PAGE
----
lotus 30
Posts: 47
Joined: 13 Mar 2017, 4:26pm

Re: British Eagle

Postby lotus 30 » 12 Jan 2019, 9:46am

IMG_3174.JPG
IMG_3172.JPG
IMG_3171.JPG
IMG_3170.JPG
IMG_3169.JPG

The pictures of the eagle as rescued the more i look it's not to bad
Last edited by lotus 30 on 12 Jan 2019, 9:50am, edited 1 time in total.

Brucey
Posts: 35161
Joined: 4 Jan 2012, 6:25pm

Re: British Eagle

Postby Brucey » 12 Jan 2019, 11:36am

The brakes are Shimano BR-AT50 cantilevers (fitted with aftermarket brake blocks) which are essentially the same pattern as the first generation XT cantilevers but simplified and with a polished finish on the arms and steel (instead of alloy) toe-in adjustment washers. In a way they are better than the equivalent XT ones because the steel toe adjustment washers don't crack in half like the alloy ones often do. These brakes were commonly fitted on mid to late '80s touring bikes. The frame you have seems to have narrow-spaced bosses (although maybe that is just the way the arms are sitting in the pictures), about 60-odd mm apart means 'narrow' and about 80mm means 'wide'; when set on narrow bosses the BR-AT50 operates as a wide arm cantilever (the same brake set on wider spaced bosses works as a mid-arm canti BTW).

Why am I telling you this? Well

a) there are only a few modern cantis that fit narrow spaced bosses; since MTBs most bosses (even on touring bikes) use the wider spacing and
b) BR-AT50 when configured as wide-arm don't have an adjustable MA; changing the straddle height makes very little difference to the MA
c) BR-AT50 when configured as wide-arm only work very well with brake levers which have a high MA; about 4:1 is correct. Most period correct levers (with exposed cables) have the correct MA but if you are looking for replacement aero levers, most of them have an MA that is too low.

Hopefully you will be able to resuscitate the BR-AT50s; the arms will polish up well; the main problems will probably be rust on the steel hardware and possibly the brakes will be seized on the bosses.

Note that the brake arms will have a two-letter date code on them and this will allow the bike to be dated.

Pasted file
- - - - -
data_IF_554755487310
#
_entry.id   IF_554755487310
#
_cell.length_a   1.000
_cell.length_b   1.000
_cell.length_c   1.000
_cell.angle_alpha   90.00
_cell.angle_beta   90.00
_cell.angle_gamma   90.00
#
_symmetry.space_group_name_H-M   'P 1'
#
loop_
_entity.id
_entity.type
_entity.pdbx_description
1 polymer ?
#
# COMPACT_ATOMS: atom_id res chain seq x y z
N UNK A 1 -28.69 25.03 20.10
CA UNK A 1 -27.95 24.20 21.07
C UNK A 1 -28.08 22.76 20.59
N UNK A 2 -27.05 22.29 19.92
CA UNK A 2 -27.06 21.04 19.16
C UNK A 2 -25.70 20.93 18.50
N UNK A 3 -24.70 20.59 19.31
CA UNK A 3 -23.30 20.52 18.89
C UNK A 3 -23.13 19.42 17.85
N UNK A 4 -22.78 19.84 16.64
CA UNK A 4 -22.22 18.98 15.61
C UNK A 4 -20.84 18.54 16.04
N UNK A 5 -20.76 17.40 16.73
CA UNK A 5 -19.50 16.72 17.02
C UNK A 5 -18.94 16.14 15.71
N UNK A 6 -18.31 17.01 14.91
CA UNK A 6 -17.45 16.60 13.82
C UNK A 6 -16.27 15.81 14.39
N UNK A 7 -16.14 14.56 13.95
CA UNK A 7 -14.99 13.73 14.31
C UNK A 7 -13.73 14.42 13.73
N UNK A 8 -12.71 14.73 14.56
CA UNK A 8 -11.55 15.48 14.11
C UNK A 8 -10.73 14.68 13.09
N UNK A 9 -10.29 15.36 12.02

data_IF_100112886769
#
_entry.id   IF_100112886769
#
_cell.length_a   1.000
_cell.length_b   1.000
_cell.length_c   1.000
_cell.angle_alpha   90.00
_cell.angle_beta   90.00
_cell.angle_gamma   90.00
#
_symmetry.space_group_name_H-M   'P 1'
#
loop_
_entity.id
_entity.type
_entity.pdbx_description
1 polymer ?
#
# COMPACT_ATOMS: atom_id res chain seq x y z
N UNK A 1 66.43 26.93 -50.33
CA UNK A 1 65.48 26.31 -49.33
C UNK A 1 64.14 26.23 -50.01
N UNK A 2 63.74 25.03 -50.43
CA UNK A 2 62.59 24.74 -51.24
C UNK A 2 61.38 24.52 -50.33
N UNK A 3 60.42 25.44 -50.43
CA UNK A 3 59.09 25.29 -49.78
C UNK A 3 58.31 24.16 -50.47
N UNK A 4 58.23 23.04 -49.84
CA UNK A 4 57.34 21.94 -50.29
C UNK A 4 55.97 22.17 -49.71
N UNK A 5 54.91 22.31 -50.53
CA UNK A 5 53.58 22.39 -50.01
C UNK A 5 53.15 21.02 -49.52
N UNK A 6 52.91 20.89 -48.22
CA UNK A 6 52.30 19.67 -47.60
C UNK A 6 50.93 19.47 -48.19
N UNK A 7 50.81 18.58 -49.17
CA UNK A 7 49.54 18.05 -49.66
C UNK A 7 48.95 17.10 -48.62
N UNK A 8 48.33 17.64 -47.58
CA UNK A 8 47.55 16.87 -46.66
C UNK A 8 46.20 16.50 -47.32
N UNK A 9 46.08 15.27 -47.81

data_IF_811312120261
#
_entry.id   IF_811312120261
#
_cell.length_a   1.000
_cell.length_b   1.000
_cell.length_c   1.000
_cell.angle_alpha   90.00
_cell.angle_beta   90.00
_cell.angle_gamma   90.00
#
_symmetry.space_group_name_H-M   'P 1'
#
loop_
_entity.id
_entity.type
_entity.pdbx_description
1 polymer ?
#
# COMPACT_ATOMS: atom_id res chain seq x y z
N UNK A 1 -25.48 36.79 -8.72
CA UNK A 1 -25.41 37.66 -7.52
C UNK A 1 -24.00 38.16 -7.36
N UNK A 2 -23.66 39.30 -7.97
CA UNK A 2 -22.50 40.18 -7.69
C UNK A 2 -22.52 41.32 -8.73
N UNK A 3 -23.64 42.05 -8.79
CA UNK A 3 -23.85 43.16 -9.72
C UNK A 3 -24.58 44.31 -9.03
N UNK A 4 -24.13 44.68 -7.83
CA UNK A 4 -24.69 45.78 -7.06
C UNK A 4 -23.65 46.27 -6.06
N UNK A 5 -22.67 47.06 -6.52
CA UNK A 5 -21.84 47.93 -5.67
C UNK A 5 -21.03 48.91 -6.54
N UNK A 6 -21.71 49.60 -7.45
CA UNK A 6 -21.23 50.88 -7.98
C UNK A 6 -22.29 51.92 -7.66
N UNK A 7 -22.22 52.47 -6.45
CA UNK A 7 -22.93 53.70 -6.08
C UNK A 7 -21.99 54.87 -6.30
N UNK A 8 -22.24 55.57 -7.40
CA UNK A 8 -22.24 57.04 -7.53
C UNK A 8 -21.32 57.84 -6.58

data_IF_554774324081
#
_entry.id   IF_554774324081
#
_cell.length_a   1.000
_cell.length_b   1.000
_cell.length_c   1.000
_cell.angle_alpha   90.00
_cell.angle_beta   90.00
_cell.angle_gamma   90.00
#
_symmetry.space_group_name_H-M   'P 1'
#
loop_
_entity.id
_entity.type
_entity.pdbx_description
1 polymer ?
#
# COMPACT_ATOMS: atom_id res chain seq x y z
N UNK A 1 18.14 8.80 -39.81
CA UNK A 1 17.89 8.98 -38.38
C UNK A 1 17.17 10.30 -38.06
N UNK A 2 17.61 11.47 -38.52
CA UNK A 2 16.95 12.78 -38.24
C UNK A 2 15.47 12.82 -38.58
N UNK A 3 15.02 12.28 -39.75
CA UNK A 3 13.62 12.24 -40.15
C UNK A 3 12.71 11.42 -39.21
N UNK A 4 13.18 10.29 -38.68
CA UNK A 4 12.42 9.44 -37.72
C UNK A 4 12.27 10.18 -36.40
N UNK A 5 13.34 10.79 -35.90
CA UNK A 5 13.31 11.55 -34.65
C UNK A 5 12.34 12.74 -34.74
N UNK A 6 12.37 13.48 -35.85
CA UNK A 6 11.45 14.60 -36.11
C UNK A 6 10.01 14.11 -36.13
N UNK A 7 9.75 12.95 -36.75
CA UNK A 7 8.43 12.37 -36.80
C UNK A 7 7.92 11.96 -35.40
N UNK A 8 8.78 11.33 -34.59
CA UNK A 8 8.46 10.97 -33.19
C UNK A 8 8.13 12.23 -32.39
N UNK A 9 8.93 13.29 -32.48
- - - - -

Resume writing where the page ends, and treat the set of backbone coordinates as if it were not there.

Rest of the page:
The cranks were only available like that until about 1988 (IIRC, but of course they could have been NOS) and should be checked carefully; they quite often crack in hard use.

cheers
-------------------------------------------------------------------------------
~~~~~~~~~~~~~~~~~~~~~~Brucey~~~~~~~~~~~~~~~~~~~~~~~~

pwa
Posts: 10034
Joined: 2 Oct 2011, 8:55pm

Re: British Eagle

Postby pwa » 12 Jan 2019, 12:17pm

That fluted seatpost must be letting water in, set so low.

PT1029
Posts: 653
Joined: 16 Apr 2012, 9:20pm

Re: British Eagle

Postby PT1029 » 12 Jan 2019, 2:25pm

RE Shomano brake arms, worth using if possible - I have the XT version, the only original moving part still on my tourer (1983) as I can't find better ones (I tried tecktos similar design, didn't fit my bosses).
Set post and other things. If looking stuck/stiff, I'd gently heat seat post/BB cups/cranks/ring bolts/rack bolts/other threads to dry out moisture (so thats warm, not blasting it), then repeated plus gas or WD40 (orange can, not the usual blue can) applications over time prior to working on it.
If you heat the cranks, remove crank bolts first.
Do not oil gear levers if you want to use them (friction, oil and all that).

lotus 30
Posts: 47
Joined: 13 Mar 2017, 4:26pm

Re: British Eagle

Postby lotus 30 » 12 Jan 2019, 3:58pm

Thank you all for the tips i have never had a bike with this type of brake so good information for me. i may have some time tomorrow to get at it. andy

lotus 30
Posts: 47
Joined: 13 Mar 2017, 4:26pm

Re: British Eagle

Postby lotus 30 » 20 Jan 2019, 6:18pm

Just an up date. I left the bike soaked in release oil. for a week or so i had some time today. it is now striped of all its components, here is a picture in my blast cab. The paint where it is in fine fettle is stuck on there but it has lifted with rust in several places. Its going to take some time to blast it off.
IMG_3214.JPG